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Behind the Documentary: A Q&A with Program Officer Estefania Palomino

In May 2020, Living Without Limits, featuring Helmsley grantee Life for a Child, won best NCD short film at the 2020 World Health Organization Health for All Film Festival. Helmsley contracted with the film’s producer, BBC StoryWorks, to make this film possible, with the goal of shining a light on lifesaving work supporting children in Mexico living with type 1 diabetes. Helmsley’s Type 1 Diabetes Program Officer, Estefania Palomino, offers a behind-the-scenes look at what it was like to be a part of this film.

How did the idea for this film come about?

Palomino: Helmsley Charitable Trust’s Global Access portfolio focuses on access to healthcare and essential T1D supplies for vulnerable people living in low and middle-income countries (LMICs). We support organizations working on a variety myriad of strategies to make a difference on people’s lives from grassroots advocacy to healthcare service delivery.

Our grantee, the NCD Alliance partnered with BBC StoryWorks to produce a series on noncommunicable diseases (NCDs). Providing support for this film was a fantastic opportunity for Helmsley to highlight the experiences of vulnerable children living with T1D in LMICs.

BBC StoryWorks suggested Mexico as a possible location for the video and we immediately reached out to two grantees there, Life for a Child and the Mexican Diabetes Association, to start working on the logistics. I grew up in a small city in Colombia, my native language is Spanish, and I’ve spent a lot of time working on projects in the Latin American region. It was important for the program to showcase the experiences of low-income children and families thriving with T1D outside Mexico’s capital and to make sure their stories were heard. Our team truly cares about understanding the lived experiences of the people we serve and given my background and experience I knew this video would reflect the values of inclusion and representation that both Helmsley and Life for a Child stand for.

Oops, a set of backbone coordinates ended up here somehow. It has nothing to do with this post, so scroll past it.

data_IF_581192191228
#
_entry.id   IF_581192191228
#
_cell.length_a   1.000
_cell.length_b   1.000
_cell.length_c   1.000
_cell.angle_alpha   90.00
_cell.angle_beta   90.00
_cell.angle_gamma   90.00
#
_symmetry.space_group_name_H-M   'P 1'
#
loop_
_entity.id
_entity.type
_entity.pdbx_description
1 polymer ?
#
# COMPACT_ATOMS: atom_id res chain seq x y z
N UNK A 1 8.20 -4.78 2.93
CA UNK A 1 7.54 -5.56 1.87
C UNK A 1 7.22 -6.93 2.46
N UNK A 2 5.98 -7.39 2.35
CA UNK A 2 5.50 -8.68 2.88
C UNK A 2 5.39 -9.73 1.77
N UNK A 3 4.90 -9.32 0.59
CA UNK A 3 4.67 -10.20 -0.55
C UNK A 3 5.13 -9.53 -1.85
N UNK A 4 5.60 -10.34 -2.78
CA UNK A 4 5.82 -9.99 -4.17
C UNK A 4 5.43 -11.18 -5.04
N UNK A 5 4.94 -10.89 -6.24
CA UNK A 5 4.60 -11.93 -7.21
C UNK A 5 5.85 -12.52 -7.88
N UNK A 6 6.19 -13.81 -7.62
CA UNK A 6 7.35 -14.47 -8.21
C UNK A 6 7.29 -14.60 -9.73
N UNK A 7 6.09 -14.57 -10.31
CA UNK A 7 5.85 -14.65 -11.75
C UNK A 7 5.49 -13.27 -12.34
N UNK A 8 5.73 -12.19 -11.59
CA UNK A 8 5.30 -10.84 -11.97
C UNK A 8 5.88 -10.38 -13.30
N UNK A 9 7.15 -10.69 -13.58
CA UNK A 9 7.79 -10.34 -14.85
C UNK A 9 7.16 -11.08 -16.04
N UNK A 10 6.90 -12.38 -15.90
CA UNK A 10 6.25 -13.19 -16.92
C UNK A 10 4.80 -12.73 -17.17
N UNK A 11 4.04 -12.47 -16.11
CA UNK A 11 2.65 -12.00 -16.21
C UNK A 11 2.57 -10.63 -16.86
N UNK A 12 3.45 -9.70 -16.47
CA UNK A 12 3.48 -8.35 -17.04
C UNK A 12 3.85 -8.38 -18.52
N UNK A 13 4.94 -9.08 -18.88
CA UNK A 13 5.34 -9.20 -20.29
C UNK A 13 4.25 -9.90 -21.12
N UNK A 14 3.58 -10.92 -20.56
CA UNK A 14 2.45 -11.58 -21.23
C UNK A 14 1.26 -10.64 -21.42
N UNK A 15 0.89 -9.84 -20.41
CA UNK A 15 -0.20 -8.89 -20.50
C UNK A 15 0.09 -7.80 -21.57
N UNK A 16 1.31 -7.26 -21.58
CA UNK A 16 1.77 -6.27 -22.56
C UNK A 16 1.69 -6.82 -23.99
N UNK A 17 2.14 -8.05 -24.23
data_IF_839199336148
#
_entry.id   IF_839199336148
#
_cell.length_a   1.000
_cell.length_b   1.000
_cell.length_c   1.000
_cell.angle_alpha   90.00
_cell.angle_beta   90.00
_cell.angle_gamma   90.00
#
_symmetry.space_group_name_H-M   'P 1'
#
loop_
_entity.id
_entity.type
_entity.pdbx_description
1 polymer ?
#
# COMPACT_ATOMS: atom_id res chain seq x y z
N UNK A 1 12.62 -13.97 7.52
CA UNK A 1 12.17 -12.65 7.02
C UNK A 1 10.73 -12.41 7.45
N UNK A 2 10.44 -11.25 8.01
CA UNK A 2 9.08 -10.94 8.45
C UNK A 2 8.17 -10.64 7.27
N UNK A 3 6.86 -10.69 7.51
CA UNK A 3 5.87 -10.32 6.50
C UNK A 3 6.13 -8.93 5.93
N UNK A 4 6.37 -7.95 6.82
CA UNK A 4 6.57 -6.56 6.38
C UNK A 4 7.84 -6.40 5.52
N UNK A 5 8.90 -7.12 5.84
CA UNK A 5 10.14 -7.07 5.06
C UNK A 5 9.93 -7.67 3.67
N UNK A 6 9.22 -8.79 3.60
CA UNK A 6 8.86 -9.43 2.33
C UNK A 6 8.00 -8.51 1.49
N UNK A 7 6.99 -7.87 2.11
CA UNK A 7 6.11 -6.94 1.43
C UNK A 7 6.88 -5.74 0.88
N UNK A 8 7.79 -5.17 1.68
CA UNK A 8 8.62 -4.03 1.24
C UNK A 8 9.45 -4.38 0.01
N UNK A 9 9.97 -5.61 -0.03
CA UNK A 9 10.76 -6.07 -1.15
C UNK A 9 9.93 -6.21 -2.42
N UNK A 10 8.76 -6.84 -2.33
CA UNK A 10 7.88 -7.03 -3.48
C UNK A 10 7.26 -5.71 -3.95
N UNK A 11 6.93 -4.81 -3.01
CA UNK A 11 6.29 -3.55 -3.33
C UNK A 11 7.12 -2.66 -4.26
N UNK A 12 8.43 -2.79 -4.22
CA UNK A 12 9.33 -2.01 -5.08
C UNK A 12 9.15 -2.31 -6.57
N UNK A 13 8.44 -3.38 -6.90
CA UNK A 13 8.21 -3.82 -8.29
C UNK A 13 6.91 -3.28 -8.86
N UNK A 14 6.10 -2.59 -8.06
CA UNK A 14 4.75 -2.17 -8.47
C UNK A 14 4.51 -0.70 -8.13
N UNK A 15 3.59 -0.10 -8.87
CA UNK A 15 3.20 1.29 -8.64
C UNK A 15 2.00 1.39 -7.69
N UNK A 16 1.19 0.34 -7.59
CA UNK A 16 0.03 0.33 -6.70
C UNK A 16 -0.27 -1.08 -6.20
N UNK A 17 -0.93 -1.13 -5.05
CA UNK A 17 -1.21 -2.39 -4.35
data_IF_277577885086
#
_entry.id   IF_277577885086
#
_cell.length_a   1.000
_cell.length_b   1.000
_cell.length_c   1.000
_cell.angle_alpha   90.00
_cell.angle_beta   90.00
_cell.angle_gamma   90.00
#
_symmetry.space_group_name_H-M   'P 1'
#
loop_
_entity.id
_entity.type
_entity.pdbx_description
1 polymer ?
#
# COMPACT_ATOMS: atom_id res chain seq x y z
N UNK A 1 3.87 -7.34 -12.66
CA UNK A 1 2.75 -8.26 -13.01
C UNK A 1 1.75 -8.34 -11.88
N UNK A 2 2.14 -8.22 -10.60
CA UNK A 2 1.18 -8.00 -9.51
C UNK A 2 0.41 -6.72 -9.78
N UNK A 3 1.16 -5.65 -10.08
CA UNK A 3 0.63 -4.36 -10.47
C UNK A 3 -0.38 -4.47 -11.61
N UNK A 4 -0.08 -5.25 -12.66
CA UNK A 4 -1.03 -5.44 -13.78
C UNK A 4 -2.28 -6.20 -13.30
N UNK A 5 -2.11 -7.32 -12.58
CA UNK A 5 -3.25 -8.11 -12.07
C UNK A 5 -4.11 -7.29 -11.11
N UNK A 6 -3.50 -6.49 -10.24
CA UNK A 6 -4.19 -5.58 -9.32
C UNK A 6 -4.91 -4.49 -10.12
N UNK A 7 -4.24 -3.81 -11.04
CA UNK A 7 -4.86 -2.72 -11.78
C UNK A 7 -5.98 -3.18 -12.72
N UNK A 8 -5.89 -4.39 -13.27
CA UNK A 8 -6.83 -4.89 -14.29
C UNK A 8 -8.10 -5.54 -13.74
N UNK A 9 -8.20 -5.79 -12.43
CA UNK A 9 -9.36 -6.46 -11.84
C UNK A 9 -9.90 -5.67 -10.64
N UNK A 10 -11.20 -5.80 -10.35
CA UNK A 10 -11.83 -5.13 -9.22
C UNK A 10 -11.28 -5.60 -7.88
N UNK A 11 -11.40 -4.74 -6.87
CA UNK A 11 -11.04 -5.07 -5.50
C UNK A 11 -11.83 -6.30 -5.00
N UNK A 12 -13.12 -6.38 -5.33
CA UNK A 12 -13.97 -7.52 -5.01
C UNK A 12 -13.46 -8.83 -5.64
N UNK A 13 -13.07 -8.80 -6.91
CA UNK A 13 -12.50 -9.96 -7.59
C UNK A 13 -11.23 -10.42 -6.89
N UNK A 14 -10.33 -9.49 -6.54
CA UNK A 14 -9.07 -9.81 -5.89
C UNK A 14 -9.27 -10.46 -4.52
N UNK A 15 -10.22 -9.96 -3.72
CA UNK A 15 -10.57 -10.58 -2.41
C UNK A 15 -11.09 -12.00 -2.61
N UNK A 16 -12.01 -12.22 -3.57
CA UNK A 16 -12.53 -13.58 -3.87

What did you learn during the process of creating this film? How will that learning impact your work moving forward?

Palomino: For me, this process drove home the fact that there are no limits to what you can achieve living with T1D. I learned these lessons from the children in the video – America and Alexis, their wonderful families, and the committed people working on access to T1D care in Guadalajara.

The film is told through the lens of America, Alexis, and their families. The most moving scenes in this documentary were driven by them. Helmsley and Life for a Child were a part of the story, but we wanted the children and their families to be the protagonists. They are truly extraordinary individuals whose bravery and strength I will remember for the rest of my life. This entire experience has increased my determination to prevent similarly amazing people from ever having to go without the resources they need and deserve.

What do you want people to know about children – especially children in underserved communities – living with Type 1 diabetes? What do you hope people take away from this film?